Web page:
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It's Time to Weigh In on James Corner's Concept for the New Presidio Parklands

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Rendering of west lawn and gardens via James Corner Field Operations

Last we checked in with landscape starchitect James Corner's vision for the New Presidio Parklands, there were three schemes in play for the 13 acres of new landscape that will cover over the old Doyle Drive, which is receiving tunnel tops as it undergoes its transformation into Presidio Parkway. As you recall, the new parkland will link the main parade ground with Crissy Field, and Corner's firm, James Corner Field Operations, working with local firm EHDD, has drafted an elegant procession of elliptical paths to negotiate the grade change down to the water. Through an extensive public process, the Presidio Trust (along with the Golden Gate National Parks Conservancy and the National Parks Service) has been hosting workshops and collecting feedback on the kinds of spaces the public most wants to see in the revamped acreage. Now Corner's concepts have been unified into one vision, which the trust will present tonight at a public workshop at the Presidio Observation Post.

Rendering of west lawn and gardens (with potential additional elements) via James Corner Field Operations

This being a bureaucratic process at heart, there are, of course, several different versions of the new parklands in play. There's a basic James Corner concept, and also one with extra goodies (such as a small amphitheater) if funding can be found for them. Over the summer Corner's concept will go through an environmental study alongside two more run-of-the-mill alternatives that predate the design competition that got us here.

The Observation Post today (left) and a rendering of a potential replacement building via James Corner Field Operations

Here are some of the main ways the design has evolved since March:

· The idea of extending the parade ground north into a formal public green has been axed based on public feedback. "The feeling was the parade's plenty big, and we want the tunnel tops to be different," says Michael Boland, chief of planning for the Presidio Trust. Now, in the portion of the tunnel tops near the parade ground, the scheme is more informal and inwardly focused. "It's actually warm there because the topography dips down and creates a small bowl," adds Boland. "The idea is you'll descend into this warm, wind-protected gathering area where people can sit and enjoy the view back up the parade."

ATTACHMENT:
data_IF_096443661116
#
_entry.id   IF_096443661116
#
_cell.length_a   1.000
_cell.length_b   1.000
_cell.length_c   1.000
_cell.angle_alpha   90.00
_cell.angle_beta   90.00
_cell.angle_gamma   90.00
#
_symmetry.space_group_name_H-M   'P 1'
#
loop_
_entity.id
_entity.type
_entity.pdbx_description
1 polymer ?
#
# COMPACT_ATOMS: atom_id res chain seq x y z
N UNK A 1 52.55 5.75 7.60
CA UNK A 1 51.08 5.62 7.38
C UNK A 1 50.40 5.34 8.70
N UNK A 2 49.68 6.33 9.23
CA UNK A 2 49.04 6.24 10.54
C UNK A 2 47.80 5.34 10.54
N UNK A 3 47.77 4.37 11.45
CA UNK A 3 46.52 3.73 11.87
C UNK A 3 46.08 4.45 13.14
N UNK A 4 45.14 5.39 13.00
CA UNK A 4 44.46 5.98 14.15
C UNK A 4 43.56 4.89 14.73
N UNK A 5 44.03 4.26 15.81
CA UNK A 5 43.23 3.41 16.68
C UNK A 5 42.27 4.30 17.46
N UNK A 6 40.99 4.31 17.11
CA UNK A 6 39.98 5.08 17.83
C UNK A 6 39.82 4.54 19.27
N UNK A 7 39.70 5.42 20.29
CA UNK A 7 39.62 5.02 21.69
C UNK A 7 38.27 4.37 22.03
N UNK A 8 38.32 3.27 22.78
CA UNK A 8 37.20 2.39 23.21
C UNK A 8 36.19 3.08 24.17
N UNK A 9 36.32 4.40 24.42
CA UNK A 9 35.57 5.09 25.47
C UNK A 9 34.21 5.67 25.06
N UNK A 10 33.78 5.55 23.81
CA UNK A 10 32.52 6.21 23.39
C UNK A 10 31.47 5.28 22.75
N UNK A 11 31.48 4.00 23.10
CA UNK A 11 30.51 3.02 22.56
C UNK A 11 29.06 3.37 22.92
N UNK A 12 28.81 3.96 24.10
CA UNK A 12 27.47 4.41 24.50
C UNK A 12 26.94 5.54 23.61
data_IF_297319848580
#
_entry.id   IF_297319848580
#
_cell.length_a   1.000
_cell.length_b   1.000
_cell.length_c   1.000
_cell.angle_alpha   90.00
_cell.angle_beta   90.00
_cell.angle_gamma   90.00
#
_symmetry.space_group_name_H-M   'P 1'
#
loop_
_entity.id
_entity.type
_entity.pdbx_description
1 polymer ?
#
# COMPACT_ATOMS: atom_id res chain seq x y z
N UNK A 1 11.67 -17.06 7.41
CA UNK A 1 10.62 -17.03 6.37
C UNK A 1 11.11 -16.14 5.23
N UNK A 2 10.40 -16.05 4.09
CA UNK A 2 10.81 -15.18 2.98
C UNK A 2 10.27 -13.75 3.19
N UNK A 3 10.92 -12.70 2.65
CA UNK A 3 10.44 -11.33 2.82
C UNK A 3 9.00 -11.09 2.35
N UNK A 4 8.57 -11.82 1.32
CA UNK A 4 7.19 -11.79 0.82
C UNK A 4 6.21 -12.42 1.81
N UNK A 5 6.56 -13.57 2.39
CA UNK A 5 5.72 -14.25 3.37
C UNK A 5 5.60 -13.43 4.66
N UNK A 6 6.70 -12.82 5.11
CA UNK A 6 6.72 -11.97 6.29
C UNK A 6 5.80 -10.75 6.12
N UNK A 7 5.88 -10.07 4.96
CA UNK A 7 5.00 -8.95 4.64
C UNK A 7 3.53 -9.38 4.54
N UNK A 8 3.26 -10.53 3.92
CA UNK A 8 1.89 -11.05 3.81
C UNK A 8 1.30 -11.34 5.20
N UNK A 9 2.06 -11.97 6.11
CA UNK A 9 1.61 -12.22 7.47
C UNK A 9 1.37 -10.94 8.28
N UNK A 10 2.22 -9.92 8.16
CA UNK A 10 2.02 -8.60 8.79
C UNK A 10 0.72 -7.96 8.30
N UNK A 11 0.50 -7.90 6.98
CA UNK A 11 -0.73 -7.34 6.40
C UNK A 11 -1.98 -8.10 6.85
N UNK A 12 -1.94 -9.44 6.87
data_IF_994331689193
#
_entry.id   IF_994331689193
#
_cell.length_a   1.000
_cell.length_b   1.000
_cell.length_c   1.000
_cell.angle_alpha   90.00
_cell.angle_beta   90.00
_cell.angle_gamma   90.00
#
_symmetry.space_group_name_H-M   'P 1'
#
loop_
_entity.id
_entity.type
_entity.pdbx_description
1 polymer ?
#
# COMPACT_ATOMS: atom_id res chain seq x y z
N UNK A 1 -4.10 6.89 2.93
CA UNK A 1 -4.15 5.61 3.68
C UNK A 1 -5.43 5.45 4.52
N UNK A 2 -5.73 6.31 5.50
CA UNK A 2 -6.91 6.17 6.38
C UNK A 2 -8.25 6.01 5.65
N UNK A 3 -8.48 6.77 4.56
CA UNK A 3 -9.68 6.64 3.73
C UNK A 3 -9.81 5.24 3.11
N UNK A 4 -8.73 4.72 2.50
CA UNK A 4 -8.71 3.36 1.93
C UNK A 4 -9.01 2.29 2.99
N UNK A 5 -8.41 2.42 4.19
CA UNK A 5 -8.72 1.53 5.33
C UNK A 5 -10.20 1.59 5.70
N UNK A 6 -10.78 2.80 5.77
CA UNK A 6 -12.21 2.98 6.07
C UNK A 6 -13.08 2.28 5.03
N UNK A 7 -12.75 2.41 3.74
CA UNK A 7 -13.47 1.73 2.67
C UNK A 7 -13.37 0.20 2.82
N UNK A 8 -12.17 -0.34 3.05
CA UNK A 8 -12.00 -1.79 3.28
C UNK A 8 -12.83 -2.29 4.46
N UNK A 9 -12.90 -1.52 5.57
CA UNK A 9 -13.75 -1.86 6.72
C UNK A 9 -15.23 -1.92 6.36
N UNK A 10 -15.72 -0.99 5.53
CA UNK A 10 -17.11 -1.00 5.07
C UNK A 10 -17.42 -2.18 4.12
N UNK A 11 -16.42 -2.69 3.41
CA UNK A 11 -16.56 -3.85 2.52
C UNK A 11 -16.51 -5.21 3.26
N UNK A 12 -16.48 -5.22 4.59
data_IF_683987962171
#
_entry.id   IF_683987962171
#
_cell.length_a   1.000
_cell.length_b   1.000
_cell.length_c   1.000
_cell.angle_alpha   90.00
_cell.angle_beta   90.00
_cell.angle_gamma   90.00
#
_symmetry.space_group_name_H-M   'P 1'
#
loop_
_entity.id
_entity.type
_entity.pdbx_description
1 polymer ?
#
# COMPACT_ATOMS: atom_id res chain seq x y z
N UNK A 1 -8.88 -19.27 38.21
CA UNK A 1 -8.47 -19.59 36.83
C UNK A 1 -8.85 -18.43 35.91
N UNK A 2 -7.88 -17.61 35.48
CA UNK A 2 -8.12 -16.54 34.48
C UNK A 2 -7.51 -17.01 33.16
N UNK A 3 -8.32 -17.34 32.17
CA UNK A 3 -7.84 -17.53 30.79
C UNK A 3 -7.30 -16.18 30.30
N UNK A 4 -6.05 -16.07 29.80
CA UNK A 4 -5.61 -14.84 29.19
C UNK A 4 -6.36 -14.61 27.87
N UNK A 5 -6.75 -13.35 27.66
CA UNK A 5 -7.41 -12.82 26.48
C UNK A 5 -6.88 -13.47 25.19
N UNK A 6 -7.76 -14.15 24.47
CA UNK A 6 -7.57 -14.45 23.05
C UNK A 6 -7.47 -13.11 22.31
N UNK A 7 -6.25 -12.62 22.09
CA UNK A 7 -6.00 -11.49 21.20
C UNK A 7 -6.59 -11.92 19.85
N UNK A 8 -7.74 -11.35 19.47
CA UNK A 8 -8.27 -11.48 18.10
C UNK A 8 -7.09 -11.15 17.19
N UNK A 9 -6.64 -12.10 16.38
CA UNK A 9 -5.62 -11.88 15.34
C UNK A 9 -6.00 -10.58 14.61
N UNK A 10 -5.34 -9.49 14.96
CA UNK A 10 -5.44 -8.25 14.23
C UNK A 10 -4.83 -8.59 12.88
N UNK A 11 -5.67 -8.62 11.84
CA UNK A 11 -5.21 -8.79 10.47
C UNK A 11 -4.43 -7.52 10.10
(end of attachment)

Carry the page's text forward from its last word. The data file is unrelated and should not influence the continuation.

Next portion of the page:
· As has long been planned, the Observation Post will be demolished, and replaced either with landscape or with a new building. In the Corner plan that imagines extra goodies, the new building is a glassy, see-through structure with a green roof that doubles as a lookout point. "It's like a building tucked into the landscape that you can walk on," says Boland.

· The amount of grass in the concept has been drastically reduced to save water. The plan reserves grass for areas where it really matters.

Now and throughout the summer, the trust will continue to collect input from the public, which you can offer at tonight's meeting or via the trust's website. "We want to get to a place where we have one concept where everyone agrees it hits the right note in terms of concept and feeling," says Boland.

Tonight's meeting will take place at 6:30 p.m. at the Observation Post, 211 Lincoln Boulevard, in the Presidio.

· James Corner's Three Presidio Parklands Schemes: How to Tell Them Apart [Curbed SF]
· James Corner to Design New Presidio Landscape Over Parkway [Curbed SF]
· On Rebound from Lucas Fracas, Presidio Tries a New Approach [Curbed SF]
· Preliminary Design Concepts [New Presidio Parklands]
· Starchitects Vie to Design Presidio Plot That Doesn't Exist Yet [Curbed SF]
· Comment [New Presidio Parklands]